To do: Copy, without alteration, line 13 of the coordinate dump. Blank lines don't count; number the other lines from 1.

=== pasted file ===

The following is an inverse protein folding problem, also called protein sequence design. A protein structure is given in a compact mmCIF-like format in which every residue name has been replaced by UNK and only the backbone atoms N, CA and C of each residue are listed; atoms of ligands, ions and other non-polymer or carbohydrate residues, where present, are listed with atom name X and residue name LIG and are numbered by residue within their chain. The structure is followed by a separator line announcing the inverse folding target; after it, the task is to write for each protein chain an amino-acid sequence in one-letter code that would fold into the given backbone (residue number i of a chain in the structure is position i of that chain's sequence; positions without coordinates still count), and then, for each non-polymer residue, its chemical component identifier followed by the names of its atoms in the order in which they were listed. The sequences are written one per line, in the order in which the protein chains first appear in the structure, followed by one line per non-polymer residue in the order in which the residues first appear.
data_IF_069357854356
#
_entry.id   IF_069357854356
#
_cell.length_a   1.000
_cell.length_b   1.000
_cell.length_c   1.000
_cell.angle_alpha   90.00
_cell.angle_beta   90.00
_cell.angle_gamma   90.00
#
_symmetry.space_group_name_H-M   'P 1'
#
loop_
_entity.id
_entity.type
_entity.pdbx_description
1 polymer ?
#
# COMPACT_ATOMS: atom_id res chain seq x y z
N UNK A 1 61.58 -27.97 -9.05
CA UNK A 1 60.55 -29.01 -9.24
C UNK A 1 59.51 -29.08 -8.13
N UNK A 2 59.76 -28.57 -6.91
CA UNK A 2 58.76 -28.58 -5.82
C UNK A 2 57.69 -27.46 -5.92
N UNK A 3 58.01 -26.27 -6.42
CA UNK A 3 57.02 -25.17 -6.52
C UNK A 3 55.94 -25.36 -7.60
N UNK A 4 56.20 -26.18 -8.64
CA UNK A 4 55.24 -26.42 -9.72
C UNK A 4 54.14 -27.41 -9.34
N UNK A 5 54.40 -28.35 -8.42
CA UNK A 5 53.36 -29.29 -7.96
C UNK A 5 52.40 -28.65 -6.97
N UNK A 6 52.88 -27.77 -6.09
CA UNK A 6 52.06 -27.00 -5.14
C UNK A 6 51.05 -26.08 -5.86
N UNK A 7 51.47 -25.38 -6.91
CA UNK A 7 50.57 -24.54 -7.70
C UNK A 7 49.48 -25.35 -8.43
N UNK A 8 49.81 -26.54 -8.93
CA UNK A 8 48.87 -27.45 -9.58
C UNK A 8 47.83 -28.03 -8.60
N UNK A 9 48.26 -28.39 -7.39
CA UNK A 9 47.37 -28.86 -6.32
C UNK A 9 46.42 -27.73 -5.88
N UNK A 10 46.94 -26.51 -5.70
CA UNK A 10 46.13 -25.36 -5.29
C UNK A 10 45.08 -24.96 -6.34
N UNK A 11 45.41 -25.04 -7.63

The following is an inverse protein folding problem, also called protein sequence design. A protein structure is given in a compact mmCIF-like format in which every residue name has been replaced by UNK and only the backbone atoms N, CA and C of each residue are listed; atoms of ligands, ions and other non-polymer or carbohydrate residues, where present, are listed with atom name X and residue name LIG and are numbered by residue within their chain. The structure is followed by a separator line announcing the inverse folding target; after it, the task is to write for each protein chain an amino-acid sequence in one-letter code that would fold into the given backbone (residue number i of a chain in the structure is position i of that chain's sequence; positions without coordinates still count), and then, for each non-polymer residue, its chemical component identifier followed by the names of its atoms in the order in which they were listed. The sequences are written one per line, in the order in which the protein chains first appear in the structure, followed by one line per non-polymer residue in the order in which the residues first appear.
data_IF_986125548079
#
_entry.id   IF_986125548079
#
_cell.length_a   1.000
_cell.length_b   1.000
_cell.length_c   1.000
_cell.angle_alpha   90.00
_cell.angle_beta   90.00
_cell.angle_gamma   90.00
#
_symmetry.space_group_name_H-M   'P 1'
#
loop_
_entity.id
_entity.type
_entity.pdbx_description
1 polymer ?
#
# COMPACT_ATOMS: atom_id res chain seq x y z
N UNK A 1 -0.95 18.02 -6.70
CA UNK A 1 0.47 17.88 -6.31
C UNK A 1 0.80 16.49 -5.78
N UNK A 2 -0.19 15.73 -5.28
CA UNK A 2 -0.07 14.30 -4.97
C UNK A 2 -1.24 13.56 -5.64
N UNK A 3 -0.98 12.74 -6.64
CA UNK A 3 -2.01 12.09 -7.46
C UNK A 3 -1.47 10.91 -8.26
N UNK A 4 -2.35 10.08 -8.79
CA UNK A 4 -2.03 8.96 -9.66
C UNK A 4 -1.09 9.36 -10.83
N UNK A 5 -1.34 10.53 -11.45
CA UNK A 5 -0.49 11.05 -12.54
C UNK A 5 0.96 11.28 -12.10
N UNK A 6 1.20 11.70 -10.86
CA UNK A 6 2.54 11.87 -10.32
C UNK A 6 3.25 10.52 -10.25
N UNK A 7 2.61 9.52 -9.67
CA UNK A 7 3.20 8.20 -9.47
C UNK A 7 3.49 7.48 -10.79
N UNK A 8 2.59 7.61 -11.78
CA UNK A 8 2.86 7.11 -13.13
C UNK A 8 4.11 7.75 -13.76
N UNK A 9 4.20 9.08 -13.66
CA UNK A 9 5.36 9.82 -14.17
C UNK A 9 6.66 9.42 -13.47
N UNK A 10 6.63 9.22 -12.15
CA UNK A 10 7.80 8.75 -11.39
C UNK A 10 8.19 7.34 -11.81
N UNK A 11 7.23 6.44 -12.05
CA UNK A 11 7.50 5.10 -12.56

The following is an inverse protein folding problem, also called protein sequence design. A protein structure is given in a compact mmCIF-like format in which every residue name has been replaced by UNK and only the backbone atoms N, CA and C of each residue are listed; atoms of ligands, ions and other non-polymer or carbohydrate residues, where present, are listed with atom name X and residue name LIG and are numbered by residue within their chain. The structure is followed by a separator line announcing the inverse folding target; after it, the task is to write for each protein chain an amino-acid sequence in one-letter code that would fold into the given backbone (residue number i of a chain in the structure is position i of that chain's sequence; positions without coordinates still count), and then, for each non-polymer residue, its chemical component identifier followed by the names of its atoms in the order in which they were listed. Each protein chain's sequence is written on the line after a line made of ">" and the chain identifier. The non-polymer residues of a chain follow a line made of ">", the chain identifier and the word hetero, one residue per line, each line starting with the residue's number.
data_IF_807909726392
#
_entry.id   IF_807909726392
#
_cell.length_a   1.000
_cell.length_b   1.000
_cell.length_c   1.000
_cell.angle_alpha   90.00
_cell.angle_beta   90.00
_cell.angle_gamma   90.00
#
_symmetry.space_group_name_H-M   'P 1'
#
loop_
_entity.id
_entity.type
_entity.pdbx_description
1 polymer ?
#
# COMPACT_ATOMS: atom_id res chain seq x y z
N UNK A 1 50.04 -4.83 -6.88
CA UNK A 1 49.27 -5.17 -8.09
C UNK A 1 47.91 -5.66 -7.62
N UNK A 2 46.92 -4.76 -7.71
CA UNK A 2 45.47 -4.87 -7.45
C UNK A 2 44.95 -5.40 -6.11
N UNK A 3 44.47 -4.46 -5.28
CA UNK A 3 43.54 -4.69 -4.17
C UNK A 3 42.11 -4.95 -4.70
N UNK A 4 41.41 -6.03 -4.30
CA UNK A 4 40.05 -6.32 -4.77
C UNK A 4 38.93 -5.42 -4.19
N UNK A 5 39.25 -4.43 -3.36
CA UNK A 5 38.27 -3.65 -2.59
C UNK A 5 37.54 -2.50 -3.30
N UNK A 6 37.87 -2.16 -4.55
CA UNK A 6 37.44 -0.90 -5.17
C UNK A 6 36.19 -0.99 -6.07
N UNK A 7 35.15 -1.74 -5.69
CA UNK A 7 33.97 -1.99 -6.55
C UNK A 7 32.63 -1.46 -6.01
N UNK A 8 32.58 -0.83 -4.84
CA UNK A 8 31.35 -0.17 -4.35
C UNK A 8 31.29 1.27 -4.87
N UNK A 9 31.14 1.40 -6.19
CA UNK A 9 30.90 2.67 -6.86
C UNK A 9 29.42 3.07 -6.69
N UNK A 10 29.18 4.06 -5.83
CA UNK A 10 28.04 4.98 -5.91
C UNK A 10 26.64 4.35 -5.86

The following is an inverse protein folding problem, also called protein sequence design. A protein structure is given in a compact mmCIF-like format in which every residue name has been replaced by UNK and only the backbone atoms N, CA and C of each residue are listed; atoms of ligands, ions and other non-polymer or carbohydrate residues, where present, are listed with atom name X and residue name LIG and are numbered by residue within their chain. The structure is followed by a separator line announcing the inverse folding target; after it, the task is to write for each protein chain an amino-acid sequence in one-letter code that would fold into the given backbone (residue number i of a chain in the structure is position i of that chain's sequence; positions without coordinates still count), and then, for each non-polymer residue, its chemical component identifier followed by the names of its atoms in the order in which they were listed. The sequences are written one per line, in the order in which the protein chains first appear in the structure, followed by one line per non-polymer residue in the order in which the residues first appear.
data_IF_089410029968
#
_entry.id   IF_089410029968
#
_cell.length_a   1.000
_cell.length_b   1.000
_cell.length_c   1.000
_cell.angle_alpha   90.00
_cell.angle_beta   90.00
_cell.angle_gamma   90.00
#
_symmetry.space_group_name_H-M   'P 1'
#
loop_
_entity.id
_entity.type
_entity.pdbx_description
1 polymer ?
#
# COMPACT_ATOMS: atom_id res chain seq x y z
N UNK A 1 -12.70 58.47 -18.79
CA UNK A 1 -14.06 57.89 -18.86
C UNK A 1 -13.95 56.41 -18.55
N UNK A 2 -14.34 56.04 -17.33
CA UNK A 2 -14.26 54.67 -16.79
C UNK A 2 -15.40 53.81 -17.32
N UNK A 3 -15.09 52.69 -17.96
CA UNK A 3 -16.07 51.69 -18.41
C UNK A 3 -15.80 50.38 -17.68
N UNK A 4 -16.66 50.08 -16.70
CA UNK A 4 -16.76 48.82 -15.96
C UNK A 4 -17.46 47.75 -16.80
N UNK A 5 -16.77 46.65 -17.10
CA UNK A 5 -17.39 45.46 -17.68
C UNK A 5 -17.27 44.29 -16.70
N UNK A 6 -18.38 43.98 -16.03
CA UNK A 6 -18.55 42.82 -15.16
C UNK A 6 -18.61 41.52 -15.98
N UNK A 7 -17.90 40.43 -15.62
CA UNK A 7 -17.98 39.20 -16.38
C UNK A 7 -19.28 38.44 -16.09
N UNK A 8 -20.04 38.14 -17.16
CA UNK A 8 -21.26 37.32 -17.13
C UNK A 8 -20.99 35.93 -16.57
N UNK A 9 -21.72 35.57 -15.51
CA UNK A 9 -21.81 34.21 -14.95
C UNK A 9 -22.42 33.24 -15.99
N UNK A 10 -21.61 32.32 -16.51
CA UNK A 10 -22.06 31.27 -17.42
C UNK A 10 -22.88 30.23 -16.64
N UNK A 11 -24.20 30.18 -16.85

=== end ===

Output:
_symmetry.space_group_name_H-M   'P 1'